Microchip Technology’s PIC® microcontroller is capable of supporting many FACT 1, “Basic PIC16/17 Oscillator Design” and Application Note AN Microchip’s application note AN gives a comparison between ceramic resonators and Crystals used in this application. As an alternative the PIC may be . Microchip Technology Incorporated with respect to the accu- Note AN is an excellent reference if you would like to know more about crystal operation.
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You only need the 32kHz oscillator if you want to have a low speed oscillator miccrochip for uses like the RTC Real Time Clock peripheral, or low speed system clock operation. It is not required for operation of the microcontroller. The primary oscillator crystal can be anything from 3. If you want to use the PLL phase locked loop however, it must be between 3.
Compact Force Sensor Using AT-Cut Quartz Crystal Resonator Supported by Novel Retention Mechanism
See note 2 in table below. Note that the PIC24 also has two internal oscillators, of 8MHz and 31kHz, so you can use it without an external crystal.
The part datasheet is just an overview, for details you should refer to the Family Reference Manual halfway down the page The Oscillator section is relevant here.
Plenty of technical information on choosing the crystal and load capacitors is given in the Oscillator section above, read this thoroughly particularly section 6. If you do a search on their site you will get other useful app notes such as: You don’t need to use the 32kHz oscillator, but microchiip can use it if you need low power operation, or you want to do timekeeping using a watch crystal.
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Crystal Oscillators are most important element for microcontroller, Any microcontroller use Oscillator pulses for program execution.
Have you read in any microcontroller tutorial about the instruction execution time cycle? If you use 8MHz crystal instead of 4MHz than your controller execute your program instructions at double speed than 4MHz, Similarly 32MHz crystal has the most fastest time than all other crystal options. So Why 32KHz crystal is their? In some microcontroller their a5n88 some extra features also present, You can use higher value Crystal on Oscillator Pins as well as 32KHz crystal on other pins for microcontroller internal oscillator calibrations, which is a advance level.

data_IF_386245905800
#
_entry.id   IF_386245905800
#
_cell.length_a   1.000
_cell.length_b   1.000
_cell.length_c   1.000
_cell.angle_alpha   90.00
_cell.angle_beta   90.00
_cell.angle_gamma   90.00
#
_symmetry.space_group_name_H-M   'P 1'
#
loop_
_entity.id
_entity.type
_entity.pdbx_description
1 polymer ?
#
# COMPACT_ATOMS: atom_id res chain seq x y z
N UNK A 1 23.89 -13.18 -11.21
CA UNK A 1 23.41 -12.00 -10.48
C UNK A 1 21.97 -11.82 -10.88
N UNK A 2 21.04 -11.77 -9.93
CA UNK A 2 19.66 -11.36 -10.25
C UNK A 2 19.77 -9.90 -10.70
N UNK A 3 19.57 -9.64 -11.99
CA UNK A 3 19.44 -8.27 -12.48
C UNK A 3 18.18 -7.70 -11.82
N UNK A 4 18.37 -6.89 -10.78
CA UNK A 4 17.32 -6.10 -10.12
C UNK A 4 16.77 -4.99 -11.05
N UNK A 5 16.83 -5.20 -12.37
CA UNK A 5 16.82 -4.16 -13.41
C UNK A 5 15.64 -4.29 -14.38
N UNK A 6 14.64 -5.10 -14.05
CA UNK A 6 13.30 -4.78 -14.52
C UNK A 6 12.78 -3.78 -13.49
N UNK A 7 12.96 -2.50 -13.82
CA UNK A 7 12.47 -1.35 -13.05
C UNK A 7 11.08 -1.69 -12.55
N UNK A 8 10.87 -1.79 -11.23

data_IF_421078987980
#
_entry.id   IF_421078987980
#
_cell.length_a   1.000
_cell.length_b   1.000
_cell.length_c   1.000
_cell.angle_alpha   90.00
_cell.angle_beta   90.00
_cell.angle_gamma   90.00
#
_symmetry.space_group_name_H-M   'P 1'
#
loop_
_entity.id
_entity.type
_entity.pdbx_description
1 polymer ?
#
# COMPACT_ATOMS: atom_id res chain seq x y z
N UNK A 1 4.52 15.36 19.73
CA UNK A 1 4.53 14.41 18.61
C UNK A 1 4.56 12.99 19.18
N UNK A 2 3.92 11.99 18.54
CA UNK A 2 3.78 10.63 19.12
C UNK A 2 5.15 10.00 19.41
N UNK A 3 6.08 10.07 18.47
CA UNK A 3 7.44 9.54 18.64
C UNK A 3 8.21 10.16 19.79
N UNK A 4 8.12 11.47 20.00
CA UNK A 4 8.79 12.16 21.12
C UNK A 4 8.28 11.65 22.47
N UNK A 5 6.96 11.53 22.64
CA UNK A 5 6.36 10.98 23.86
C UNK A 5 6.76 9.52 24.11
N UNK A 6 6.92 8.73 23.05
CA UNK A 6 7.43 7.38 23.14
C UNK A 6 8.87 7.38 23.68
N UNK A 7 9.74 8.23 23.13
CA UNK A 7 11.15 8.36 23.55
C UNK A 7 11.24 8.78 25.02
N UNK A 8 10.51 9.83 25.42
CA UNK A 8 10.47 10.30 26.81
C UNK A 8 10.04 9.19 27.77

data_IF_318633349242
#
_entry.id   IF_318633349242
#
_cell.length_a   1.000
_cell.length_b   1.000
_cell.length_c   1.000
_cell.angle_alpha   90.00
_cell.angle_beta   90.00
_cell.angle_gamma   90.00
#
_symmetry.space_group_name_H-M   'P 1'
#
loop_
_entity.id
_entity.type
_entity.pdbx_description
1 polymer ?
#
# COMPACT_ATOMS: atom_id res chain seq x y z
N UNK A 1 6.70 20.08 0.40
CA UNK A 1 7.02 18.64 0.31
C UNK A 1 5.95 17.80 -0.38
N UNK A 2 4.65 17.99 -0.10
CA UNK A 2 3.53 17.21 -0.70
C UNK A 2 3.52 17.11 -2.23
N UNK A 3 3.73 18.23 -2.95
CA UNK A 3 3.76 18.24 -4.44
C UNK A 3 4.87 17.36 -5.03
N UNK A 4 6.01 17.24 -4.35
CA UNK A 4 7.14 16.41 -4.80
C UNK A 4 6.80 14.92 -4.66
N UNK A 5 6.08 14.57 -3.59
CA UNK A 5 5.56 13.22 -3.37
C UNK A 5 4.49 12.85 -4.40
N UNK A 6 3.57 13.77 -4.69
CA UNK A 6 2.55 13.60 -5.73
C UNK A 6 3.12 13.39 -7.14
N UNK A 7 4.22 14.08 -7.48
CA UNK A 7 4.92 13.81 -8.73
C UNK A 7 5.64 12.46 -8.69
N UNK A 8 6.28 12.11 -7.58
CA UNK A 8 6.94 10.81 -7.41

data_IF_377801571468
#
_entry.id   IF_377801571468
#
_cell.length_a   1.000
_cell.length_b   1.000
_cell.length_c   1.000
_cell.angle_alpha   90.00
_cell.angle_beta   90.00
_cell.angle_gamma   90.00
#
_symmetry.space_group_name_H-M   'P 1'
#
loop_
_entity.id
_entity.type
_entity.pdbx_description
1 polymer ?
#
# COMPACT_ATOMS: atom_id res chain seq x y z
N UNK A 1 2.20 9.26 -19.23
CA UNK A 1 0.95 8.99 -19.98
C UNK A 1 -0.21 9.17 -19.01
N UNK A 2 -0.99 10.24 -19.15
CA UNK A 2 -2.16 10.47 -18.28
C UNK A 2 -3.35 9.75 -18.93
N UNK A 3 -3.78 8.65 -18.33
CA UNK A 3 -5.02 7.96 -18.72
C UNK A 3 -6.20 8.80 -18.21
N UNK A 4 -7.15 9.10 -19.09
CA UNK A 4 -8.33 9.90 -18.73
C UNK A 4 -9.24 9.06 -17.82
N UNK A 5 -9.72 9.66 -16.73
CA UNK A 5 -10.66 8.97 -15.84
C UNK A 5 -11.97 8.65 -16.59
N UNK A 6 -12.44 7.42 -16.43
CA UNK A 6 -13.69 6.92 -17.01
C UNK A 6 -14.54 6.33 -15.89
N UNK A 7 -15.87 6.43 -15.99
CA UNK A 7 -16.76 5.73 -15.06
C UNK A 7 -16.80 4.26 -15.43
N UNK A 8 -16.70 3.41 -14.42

The choice between 32 kHz and and 8 MHz will depend on your performance requirements and power requirements. High performance and low-power don’t go well together: A microcontroller will typically need ten times more power at 10 MHz than at 1 MHz. So go for 32 kHz if you can afford it.
Also then you have two options, depending on the required timing precision: If you need more accurate timing you’ll need a Those are still inexpensive. Both solutions give you a low power consumption. Go for 8 MHz if you need the performance. That can be because you have to sample an analog signal at a micrkchip sample rate and clock this data at several Mbps though SPI, for instance.
Alin 7, 13 51 Mattew 73 2 7. I should give more information about my circuit: The answer given to my question seem really different. I wish someone could explain me the difference between 2 oscillators with the same frequency how to make the good choice.
Why do you think you need a crystal? I though I would need a crystal, how can I be sure the internal oscillator would be enough? SPI is a synchronous protocol it has a clock line so precise timing is not critical, and PWM motor control relies on the average duty cycle so the timing is also not critical here either.
I also added some more to the answer about crystal selection. See note 2 in table below Note that the PIC24 also has two internal oscillators, of 8MHz and 31kHz, so you can use it without an external crystal. The benefits of the crystal are better timing accuracy needed for things like USB, UART, etc The part datasheet is just an overview, for details you should refer to the Family Reference Mcirochip halfway down the midrochip The Oscillator section is relevant here.
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pic – Make the oscillator choice – Electrical Engineering Stack Exchange
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